At the end of September I took to This Week in Education to boldly declare myself anti-child:
[T]he greater moral weight we tend – rightly or wrongly – to ascribe to children does seem to distort our views of education. I suspect this is one reason why discussions about higher education tend to be somewhat less inflammatory than similar discussions at the K-12 level.
Caring – even disproportionately – about kids is natural enough. It may even be healthy on balance for society. But as Merrow and Hanson both suggest (in very different ways), “thinking of the children” can bias our individual decisions and our perceptions of the world in unproductive ways.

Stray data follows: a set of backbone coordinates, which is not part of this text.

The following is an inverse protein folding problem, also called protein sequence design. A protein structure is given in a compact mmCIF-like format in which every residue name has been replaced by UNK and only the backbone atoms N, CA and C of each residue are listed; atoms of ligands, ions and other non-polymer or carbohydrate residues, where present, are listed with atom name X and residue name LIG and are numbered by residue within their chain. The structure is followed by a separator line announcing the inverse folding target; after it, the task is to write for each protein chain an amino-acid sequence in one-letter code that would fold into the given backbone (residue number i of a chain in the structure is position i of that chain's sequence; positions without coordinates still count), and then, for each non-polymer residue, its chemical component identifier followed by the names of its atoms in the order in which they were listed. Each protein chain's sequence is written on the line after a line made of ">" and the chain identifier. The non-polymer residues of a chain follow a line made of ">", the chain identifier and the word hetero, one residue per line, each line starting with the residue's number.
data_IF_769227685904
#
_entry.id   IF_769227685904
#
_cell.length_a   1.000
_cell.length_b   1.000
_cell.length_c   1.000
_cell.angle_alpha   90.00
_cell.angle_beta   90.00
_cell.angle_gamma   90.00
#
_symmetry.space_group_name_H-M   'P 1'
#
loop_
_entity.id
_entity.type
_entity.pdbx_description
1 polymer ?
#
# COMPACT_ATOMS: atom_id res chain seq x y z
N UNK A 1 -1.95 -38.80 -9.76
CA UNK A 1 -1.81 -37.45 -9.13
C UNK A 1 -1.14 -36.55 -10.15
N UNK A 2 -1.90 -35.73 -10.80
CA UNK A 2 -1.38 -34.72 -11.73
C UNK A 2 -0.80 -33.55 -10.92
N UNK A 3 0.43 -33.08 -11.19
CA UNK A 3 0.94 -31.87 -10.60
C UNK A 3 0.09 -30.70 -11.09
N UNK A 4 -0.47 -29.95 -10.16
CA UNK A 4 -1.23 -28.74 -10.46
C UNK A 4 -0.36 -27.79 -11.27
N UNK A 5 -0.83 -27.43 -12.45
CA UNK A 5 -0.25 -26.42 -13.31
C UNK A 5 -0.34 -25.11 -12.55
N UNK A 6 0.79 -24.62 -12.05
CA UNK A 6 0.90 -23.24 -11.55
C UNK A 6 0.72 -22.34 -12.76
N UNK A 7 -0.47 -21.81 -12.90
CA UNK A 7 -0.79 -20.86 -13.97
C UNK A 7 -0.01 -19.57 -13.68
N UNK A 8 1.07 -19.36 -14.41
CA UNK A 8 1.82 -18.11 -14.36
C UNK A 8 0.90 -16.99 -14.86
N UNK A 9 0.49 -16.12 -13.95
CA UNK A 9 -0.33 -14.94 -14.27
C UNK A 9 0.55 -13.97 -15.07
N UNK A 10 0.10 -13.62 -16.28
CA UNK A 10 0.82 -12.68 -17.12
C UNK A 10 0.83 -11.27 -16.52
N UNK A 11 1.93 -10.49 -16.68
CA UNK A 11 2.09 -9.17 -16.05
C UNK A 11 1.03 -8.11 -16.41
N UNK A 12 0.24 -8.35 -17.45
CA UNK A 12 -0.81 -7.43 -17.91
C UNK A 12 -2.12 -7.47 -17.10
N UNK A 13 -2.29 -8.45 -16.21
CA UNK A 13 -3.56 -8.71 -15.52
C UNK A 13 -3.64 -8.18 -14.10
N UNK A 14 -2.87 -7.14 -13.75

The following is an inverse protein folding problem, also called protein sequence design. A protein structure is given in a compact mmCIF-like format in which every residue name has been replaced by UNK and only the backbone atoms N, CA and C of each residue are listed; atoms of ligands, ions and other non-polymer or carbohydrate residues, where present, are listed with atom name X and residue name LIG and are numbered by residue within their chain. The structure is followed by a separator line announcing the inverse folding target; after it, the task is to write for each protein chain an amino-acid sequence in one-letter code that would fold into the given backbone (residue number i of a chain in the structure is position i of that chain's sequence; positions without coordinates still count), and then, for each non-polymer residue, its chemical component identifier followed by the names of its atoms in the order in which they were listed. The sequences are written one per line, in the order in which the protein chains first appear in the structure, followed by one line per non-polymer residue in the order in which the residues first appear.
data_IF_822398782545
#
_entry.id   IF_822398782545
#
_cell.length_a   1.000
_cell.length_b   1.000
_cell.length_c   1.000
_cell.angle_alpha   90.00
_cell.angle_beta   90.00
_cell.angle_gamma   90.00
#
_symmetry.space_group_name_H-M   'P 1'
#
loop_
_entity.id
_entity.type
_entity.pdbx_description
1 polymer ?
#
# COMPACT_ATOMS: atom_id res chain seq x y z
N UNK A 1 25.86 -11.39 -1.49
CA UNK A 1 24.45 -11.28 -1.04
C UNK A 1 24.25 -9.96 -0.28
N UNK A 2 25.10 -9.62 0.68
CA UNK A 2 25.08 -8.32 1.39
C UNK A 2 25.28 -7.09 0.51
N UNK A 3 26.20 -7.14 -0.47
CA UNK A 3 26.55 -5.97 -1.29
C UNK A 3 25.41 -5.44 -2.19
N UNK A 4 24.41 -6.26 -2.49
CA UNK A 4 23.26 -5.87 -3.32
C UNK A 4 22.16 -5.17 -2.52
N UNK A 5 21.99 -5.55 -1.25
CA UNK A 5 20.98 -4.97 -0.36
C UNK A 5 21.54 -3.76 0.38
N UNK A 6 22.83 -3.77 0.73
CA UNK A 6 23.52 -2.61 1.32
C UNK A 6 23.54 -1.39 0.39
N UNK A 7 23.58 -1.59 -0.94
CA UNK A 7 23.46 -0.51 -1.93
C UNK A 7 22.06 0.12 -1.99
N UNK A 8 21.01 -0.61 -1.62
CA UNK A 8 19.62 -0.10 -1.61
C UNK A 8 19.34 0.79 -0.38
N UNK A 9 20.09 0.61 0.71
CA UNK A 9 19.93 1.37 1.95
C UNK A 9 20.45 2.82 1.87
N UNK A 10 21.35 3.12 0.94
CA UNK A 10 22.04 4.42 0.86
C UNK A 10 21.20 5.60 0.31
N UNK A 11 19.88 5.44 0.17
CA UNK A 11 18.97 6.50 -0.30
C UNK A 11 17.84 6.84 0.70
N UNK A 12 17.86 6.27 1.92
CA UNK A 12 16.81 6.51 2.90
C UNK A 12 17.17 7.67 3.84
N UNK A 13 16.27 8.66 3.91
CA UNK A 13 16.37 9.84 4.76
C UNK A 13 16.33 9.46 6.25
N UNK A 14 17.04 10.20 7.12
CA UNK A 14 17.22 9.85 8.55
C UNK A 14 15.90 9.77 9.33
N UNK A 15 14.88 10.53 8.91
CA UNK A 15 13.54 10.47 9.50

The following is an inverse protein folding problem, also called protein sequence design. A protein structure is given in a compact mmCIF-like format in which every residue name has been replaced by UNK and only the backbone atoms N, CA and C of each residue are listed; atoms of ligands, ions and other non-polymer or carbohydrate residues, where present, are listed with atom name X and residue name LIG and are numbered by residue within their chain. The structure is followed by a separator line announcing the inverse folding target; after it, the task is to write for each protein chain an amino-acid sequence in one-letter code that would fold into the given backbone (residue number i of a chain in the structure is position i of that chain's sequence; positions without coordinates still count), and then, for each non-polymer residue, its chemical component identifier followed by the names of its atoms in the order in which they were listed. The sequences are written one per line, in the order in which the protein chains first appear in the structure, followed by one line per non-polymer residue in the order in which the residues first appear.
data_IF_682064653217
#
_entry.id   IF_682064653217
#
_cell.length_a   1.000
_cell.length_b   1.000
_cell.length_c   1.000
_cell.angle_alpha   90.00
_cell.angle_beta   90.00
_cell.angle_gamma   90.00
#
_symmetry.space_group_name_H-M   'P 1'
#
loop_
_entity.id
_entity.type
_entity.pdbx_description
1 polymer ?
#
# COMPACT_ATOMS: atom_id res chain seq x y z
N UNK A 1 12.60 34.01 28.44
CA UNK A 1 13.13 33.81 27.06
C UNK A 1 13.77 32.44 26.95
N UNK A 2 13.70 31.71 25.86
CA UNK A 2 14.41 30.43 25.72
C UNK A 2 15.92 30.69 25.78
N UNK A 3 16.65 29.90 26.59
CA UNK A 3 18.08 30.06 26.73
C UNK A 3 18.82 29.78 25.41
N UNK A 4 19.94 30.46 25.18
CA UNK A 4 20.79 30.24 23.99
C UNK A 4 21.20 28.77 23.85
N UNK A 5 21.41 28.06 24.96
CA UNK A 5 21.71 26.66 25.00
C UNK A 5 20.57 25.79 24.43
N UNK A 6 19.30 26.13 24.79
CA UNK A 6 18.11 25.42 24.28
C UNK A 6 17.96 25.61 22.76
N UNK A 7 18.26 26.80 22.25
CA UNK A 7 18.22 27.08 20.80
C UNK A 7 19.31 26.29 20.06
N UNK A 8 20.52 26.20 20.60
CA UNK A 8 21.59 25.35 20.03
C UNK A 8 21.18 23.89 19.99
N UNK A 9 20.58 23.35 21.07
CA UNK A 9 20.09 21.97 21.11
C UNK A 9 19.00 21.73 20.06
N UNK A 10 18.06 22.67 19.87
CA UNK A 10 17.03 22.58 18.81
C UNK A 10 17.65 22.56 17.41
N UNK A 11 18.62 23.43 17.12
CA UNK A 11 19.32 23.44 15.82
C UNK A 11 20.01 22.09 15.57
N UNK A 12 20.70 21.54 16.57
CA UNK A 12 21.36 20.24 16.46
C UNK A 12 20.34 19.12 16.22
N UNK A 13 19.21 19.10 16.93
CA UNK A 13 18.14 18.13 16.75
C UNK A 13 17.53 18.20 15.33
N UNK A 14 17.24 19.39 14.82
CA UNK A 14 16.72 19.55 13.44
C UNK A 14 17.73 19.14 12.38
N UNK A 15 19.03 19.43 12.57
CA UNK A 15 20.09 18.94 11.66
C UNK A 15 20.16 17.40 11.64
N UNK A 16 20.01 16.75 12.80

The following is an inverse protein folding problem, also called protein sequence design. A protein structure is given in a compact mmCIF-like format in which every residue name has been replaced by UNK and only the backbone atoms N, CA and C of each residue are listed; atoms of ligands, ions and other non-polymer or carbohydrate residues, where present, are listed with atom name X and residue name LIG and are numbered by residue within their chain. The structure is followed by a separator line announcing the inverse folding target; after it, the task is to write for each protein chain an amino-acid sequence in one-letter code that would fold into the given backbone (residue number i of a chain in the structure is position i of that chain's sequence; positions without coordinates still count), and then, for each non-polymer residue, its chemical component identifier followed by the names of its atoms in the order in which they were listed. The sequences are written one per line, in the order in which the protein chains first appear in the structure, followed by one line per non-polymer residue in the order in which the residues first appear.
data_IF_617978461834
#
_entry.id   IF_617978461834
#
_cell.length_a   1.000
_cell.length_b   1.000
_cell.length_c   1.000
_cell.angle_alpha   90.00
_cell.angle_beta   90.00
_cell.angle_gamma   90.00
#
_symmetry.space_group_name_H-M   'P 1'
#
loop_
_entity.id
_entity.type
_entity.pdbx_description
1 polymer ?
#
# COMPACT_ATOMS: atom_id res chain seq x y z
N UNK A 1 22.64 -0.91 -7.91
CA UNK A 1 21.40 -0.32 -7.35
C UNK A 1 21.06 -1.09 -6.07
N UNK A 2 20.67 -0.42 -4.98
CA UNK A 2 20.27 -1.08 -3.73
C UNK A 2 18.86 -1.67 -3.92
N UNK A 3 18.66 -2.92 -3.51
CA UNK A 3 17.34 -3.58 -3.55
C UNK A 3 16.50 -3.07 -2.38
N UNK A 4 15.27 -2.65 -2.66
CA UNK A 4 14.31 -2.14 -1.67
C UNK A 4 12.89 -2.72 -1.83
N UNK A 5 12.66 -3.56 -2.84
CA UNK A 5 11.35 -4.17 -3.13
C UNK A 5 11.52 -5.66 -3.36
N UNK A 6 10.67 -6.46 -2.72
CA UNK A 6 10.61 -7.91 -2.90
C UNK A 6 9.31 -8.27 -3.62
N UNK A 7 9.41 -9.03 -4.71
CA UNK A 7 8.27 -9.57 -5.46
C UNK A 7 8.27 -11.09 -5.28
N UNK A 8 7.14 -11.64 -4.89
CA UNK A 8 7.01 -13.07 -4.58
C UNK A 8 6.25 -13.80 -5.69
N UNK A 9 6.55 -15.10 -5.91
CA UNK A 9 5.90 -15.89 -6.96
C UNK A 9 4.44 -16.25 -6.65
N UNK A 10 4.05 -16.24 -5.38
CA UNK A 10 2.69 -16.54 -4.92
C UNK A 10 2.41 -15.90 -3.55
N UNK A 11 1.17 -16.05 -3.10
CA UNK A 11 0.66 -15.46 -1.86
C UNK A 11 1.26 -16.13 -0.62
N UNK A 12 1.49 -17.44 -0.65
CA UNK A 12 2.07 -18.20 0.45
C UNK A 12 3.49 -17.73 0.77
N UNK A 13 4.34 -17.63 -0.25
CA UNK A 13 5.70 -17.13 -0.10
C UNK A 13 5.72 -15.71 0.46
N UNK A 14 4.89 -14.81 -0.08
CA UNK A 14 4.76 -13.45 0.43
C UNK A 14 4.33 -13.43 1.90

So we may be wise to “think of the children!” a little less often.
The flip side of this is that I have to acknowledge that I’m probably pretty far to one side of the spectrum in terms of receptiveness to overly-moralized arguments. “Think of the children!” arguments grate on my brain, but they’re probably somewhat more persuasive to others. Presumably if nobody was receptive, such appeals to emotion wouldn’t be so common.